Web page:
To classify these diseases, we used the International Classification of Disease (ICD-10), and from 22 ICD-10 chapters, four represented hPSD diseases: neurology (chapter VI), psychiatry (V), developmental (XVII) and metabolic (IV) diseases (Fig. 1a). These included common neurodegenerative diseases (Alzheimer's, Parkinson's, Huntington's), adult and childhood cognitive disorders such as mental retardation, motor disorders such as ataxia or dystonia, epilepsies and many rare diseases.

Figure 1: hPSD diseases and enriched phenotypes.
Figure 1

(a) Distribution of hPSD nervous system diseases in four ICD-10 chapters (left) with chapter VI expanded (right) to show further subclassifications. (b) Representative human and mouse phenotypes enriched in the hPSD. Categories (bold) of human and mouse phenotypes with numbers of genes (hPSD genes) are shown. Heat map comparing enrichment of these phenotypes in four gene sets relative to the enrichment of the hPSD (shown in red). All other gene sets showed lower enrichment (darker colors with black representing no enrichment). Astrocyte, human astrocyte transcriptome12; brain, whole mouse brain proteome13; genome, human genome; Hs, human; Mm, mouse; neuron, human cortical neuron transcriptome14. HPO and MPO phenotype IDs are shown in brackets after each named phenotype.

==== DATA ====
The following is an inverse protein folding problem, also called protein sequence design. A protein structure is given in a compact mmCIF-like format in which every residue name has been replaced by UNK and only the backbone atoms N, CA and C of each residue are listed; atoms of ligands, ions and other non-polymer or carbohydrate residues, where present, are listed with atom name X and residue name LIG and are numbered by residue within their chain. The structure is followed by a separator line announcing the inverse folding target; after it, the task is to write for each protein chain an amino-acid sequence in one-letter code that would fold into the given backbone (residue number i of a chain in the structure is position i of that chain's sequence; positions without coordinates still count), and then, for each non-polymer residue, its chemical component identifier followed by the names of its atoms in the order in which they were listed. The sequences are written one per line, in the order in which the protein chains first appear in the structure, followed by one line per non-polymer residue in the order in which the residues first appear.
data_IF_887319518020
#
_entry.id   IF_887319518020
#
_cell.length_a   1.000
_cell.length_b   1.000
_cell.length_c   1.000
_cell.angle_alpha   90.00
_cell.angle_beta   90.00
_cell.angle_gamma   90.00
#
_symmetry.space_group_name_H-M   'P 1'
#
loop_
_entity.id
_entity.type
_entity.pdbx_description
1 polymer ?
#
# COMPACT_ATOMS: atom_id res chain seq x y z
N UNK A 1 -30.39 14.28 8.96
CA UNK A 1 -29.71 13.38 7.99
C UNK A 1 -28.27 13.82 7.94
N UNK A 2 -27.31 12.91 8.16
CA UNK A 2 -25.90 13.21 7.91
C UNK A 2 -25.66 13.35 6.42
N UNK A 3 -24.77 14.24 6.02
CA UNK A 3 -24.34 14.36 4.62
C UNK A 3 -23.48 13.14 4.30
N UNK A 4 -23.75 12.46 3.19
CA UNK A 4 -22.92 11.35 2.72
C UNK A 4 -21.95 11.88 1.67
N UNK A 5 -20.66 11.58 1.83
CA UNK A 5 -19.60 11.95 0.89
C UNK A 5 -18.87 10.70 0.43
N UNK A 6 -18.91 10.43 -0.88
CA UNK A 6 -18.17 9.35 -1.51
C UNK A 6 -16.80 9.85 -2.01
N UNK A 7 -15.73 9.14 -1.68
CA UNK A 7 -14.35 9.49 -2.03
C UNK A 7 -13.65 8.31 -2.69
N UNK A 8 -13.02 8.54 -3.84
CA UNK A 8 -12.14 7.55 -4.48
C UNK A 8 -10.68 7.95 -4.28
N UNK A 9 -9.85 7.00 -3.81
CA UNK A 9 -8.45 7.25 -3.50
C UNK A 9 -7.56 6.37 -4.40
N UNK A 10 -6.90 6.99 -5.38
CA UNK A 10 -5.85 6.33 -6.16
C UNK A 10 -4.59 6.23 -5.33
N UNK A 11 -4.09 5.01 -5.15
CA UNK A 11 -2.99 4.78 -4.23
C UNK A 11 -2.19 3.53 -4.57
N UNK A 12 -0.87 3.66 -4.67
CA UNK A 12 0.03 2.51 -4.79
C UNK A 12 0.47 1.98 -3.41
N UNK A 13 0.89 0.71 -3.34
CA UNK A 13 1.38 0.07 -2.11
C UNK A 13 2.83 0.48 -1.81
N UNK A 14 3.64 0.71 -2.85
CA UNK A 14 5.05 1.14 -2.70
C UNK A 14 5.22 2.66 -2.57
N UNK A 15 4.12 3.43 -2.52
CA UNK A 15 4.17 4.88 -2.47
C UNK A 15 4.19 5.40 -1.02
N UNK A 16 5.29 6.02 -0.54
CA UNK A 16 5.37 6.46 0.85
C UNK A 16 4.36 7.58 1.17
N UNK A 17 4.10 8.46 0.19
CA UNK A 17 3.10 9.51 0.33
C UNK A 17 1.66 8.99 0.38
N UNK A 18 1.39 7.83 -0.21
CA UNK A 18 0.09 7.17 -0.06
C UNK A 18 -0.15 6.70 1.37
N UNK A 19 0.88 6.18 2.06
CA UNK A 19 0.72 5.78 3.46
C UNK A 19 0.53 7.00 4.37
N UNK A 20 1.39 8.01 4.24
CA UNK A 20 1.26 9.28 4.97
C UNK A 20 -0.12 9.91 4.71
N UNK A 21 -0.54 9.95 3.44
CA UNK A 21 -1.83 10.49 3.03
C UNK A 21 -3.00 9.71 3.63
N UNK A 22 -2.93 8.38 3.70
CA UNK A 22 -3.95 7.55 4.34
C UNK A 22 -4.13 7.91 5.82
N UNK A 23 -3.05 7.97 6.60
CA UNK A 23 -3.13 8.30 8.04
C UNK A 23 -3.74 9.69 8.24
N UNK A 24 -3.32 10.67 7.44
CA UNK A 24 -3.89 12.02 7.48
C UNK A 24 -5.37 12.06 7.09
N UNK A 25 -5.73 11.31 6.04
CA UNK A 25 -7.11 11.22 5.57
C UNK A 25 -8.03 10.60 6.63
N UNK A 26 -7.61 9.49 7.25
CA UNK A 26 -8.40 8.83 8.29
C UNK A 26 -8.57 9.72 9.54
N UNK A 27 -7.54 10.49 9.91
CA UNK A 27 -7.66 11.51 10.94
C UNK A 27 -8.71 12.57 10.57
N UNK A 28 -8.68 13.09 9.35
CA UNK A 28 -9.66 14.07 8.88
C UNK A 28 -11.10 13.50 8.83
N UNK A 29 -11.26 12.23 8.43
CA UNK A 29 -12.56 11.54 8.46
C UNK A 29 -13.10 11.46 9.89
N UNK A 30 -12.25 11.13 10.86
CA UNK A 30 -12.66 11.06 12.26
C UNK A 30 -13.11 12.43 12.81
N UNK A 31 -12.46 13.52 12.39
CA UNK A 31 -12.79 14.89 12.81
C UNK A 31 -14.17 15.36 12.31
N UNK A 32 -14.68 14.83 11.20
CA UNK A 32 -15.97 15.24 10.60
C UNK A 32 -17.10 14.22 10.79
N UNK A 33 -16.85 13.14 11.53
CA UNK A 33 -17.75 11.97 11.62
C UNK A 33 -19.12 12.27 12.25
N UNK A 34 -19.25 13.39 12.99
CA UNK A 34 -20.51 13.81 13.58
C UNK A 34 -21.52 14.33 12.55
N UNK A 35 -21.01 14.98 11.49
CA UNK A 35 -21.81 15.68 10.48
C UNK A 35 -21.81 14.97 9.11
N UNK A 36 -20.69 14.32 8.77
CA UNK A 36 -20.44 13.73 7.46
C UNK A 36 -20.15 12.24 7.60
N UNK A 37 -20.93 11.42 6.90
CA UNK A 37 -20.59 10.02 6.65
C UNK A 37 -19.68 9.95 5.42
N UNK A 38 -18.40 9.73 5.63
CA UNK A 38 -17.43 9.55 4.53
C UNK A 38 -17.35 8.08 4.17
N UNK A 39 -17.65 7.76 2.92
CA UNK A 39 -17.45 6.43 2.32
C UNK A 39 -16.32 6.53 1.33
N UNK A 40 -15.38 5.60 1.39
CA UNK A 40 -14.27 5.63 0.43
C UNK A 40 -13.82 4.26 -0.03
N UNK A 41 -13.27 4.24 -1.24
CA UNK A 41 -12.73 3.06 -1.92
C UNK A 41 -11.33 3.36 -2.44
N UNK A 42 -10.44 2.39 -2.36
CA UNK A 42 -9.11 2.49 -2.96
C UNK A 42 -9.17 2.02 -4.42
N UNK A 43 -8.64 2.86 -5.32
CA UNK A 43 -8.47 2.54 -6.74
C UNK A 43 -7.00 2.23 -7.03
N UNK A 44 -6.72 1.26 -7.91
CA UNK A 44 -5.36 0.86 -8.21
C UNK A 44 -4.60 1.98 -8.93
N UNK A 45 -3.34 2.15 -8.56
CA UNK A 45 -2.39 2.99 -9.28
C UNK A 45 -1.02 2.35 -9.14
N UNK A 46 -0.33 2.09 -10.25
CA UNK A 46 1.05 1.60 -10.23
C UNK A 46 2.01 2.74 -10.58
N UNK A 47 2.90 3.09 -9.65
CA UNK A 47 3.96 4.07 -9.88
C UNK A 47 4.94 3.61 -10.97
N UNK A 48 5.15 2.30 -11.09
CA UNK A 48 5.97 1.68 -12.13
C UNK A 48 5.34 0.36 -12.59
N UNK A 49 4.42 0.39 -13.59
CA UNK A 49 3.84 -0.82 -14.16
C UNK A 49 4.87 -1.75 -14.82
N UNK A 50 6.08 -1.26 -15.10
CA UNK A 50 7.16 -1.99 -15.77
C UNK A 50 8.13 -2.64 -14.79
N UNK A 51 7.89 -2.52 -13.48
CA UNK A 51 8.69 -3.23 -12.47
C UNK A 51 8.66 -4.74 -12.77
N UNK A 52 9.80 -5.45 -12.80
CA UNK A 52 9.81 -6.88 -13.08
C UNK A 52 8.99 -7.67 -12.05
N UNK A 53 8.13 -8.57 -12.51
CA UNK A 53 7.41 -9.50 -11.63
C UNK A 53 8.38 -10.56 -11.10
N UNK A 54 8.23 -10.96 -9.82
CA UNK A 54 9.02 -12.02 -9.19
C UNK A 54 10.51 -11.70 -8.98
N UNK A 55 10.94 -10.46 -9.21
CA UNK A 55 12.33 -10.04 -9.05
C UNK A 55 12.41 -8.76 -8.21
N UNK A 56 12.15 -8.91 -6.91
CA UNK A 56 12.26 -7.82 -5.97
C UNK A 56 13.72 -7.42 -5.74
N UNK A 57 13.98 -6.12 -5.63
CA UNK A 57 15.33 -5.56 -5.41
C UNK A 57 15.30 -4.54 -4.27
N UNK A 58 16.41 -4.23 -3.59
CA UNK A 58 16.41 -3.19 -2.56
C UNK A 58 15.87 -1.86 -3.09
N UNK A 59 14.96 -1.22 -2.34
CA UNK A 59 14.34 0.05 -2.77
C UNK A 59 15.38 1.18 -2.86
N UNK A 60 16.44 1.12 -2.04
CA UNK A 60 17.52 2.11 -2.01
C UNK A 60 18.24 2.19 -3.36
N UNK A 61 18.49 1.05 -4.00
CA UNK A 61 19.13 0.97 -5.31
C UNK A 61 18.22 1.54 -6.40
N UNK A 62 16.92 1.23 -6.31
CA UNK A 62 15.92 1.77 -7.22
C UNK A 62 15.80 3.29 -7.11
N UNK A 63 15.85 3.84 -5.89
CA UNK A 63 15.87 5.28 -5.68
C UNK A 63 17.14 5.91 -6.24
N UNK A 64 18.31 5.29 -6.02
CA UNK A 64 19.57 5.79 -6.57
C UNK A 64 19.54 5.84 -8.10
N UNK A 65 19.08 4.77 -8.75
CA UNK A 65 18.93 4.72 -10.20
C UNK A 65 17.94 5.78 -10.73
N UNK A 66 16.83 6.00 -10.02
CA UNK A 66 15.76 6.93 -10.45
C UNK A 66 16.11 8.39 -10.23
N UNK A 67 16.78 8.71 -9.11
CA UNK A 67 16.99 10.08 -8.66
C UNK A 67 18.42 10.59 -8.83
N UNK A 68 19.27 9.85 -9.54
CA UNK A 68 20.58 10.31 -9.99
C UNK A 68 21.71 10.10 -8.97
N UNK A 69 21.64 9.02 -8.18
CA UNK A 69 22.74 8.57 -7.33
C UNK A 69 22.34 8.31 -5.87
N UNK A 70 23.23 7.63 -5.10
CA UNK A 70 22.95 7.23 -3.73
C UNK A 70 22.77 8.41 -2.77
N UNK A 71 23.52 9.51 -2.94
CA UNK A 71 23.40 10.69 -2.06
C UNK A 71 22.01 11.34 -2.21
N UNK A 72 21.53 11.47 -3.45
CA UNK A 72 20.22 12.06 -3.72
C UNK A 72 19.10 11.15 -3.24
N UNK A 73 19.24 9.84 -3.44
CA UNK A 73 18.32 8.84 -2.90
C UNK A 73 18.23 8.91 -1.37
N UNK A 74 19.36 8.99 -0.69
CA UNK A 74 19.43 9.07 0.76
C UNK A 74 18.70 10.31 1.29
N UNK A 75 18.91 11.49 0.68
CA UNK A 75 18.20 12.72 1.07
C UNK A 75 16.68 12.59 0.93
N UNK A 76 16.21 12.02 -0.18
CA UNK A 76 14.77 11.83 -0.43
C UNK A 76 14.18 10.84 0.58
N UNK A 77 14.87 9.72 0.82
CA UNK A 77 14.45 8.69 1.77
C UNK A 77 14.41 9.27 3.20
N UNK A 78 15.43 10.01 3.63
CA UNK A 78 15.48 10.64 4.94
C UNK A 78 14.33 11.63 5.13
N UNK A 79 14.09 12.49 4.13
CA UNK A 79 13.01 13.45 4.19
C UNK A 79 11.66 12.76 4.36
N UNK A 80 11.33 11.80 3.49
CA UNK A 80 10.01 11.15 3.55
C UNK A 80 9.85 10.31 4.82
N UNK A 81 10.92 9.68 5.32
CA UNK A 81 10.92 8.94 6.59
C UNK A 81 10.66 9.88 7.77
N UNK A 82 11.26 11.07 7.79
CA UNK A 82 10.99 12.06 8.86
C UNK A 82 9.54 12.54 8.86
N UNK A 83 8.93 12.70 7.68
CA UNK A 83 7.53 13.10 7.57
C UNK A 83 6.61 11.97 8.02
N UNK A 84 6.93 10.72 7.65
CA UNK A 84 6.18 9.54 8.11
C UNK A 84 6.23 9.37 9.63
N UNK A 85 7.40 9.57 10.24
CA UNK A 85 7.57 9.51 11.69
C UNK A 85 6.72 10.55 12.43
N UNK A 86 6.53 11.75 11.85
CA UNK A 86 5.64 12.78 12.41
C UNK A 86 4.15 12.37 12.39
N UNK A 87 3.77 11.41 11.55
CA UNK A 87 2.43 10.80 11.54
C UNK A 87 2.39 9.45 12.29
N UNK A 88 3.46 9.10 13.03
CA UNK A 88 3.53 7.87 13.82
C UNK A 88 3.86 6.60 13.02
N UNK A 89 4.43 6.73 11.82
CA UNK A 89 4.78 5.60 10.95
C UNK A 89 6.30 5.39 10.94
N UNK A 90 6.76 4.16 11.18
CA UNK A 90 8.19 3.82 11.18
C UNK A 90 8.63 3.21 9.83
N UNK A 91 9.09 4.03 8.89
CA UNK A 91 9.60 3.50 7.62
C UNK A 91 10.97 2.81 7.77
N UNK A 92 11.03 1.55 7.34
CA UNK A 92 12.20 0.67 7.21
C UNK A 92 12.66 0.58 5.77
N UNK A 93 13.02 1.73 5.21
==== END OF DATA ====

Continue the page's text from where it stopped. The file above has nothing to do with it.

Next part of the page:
Each disease class is defined by clinical phenotypes and these are systematically categorized in the Human Phenotype Ontology (HPO)2. Because HPO phenotypes are linked to gene mutations (via OMIM) we were able to use gene set enrichment analysis (Supplementary Methods) to identify the phenotypes most relevant for the hPSD compared with brain proteins that are not expressed in PSD. We found the hPSD was significantly enriched in 21 neural phenotypes (P < 0.05) that primarily involve cognition and motor functions (Fig. 1b and Supplementary Table 5). Some were represented by large sets of genes, such as mental retardation (40 genes) and spasticity (20 genes), indicating that subsets of the hPSD proteome are important for these functions. The enrichment observed in general disease phenotypes (Fig. 1b), such as neurological abnormality, indicates that the hPSD is a neuronal structure with a disproportionately high density of neural disease susceptibility.